Andrew F. Daughety and Jennifer F. Reinganum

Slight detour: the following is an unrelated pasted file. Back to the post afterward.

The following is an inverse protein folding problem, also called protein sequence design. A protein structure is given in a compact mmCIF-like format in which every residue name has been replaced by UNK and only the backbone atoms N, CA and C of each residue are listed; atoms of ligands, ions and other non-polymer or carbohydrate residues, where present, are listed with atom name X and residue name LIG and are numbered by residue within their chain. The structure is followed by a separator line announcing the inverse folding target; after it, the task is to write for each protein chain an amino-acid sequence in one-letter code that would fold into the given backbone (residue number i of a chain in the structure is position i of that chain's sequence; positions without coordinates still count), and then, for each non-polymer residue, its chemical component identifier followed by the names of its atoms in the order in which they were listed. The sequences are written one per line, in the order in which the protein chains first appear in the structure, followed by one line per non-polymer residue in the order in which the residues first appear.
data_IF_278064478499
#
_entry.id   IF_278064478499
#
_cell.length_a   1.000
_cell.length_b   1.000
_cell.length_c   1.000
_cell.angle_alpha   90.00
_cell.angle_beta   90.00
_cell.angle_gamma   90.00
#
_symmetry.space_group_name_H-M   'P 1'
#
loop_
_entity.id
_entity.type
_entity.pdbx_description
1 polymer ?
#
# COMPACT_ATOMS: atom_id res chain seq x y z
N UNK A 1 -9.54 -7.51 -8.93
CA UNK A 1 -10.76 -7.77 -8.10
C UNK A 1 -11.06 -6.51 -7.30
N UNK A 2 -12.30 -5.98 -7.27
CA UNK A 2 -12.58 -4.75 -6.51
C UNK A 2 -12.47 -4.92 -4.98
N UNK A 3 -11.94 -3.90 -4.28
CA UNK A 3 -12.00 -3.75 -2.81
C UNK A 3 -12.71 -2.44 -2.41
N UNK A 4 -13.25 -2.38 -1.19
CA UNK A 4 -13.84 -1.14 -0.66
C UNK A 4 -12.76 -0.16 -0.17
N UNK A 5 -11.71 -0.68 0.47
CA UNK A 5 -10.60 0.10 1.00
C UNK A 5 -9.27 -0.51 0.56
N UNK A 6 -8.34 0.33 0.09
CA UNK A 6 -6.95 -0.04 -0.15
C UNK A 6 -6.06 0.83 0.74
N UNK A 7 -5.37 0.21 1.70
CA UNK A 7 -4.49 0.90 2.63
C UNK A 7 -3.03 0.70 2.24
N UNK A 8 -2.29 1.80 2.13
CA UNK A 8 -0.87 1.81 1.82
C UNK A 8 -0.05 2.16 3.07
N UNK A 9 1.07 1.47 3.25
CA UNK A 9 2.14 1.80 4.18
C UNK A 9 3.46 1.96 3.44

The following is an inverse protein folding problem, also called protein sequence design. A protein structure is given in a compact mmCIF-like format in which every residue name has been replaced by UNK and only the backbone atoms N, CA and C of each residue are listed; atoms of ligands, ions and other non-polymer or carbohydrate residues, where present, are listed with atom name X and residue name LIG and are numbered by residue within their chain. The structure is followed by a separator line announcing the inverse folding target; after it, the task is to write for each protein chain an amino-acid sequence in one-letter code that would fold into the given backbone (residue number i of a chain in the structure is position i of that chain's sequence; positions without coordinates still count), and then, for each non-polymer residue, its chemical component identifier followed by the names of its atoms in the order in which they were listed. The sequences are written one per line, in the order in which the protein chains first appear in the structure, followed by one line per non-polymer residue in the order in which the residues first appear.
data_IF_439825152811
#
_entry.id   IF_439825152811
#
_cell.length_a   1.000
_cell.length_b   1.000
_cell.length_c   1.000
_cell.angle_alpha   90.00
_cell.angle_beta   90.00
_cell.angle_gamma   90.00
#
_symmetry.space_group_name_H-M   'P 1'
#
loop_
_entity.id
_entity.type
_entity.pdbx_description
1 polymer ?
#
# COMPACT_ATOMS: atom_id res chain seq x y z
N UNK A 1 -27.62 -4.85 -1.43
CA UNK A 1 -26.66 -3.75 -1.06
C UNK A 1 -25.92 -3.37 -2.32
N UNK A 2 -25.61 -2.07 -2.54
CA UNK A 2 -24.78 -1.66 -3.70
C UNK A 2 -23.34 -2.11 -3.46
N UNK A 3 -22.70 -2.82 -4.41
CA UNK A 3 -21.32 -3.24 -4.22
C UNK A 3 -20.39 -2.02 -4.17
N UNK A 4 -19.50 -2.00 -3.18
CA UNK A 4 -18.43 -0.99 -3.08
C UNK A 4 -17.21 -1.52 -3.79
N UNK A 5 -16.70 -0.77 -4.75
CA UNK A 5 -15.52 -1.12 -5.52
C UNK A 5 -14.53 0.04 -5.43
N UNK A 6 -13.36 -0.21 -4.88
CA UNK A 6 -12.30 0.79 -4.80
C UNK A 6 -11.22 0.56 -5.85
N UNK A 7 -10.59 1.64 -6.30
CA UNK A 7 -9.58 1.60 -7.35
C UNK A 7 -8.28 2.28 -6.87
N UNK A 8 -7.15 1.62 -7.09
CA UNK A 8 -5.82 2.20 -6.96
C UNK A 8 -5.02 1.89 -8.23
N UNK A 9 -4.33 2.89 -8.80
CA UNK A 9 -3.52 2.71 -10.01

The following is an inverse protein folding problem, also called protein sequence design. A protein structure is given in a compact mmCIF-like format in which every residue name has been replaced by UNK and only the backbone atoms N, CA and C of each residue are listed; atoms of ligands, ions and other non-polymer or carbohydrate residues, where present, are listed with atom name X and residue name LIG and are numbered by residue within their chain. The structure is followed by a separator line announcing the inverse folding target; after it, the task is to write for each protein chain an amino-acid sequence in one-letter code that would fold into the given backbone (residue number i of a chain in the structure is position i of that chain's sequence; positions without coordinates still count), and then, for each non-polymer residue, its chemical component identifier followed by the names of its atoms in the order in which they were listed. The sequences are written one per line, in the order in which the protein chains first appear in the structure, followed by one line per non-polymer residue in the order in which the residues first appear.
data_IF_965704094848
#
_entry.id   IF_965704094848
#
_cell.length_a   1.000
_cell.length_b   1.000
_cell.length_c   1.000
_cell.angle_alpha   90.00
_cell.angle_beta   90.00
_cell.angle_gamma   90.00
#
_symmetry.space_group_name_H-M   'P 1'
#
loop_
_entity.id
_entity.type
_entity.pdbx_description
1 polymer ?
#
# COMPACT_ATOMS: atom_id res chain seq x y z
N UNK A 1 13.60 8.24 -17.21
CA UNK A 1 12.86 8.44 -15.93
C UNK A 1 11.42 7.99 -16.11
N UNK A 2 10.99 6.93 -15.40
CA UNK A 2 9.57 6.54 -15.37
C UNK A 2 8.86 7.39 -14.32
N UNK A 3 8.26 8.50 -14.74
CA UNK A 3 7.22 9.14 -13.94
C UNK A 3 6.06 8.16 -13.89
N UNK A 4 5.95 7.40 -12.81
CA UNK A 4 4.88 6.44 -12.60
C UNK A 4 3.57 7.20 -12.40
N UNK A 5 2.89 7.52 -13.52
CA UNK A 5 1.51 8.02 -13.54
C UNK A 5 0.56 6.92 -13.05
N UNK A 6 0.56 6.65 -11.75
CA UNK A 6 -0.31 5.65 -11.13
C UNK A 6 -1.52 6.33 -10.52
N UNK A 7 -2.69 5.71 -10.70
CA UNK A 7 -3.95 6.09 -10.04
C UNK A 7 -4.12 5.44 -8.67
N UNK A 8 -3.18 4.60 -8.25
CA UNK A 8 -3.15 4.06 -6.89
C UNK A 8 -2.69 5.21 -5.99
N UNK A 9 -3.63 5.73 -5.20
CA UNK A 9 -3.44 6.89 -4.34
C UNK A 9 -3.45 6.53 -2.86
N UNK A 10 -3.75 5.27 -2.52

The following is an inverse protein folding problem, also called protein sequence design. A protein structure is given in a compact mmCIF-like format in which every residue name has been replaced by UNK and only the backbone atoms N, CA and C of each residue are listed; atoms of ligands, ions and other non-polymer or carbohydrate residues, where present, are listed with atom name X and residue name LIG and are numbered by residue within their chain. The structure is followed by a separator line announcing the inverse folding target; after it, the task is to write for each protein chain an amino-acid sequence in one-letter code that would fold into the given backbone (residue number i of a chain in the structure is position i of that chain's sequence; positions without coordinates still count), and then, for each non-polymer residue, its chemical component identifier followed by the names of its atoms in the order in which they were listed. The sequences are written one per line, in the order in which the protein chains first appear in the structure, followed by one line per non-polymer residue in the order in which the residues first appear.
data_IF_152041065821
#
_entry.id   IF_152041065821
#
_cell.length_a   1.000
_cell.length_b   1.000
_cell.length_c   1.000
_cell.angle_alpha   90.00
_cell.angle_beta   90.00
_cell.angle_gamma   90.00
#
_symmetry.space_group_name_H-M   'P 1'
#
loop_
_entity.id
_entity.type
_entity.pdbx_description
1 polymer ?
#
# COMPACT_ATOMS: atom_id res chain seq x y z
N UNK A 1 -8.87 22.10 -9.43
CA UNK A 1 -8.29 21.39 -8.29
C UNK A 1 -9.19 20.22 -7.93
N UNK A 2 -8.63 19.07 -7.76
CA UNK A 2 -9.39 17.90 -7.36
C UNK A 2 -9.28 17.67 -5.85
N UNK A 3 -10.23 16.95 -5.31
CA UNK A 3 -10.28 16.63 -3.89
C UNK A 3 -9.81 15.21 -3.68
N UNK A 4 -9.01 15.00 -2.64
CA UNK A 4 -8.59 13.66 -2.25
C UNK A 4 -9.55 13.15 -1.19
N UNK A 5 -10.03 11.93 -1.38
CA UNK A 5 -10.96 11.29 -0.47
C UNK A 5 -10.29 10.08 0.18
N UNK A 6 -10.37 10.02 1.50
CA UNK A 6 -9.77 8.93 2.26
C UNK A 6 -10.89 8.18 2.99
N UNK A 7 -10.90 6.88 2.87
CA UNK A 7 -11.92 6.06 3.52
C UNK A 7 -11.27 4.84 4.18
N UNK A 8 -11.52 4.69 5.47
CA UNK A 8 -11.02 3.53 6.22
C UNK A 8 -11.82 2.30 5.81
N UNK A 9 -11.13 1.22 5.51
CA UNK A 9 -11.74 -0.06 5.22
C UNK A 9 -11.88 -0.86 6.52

Two entrepreneurs, each privately informed about her own talent, simultaneously and noncooperatively choose their efforts in producing a new product. Product quality depends on both entrepreneurs’ talents and efforts, but is unobservable by potential buyers prior to purchase; however, buyers can observe the entrepreneurs’ individual efforts. Because the entrepreneurs share the payoff, each is tempted to shirk. However, the need to signal quality to potential buyers serves as a credible commitment to provide greater effort. Thus, the “problem” of adverse selection mitigates the problem of moral hazard, so that a new venture can perform better than the corresponding mature market.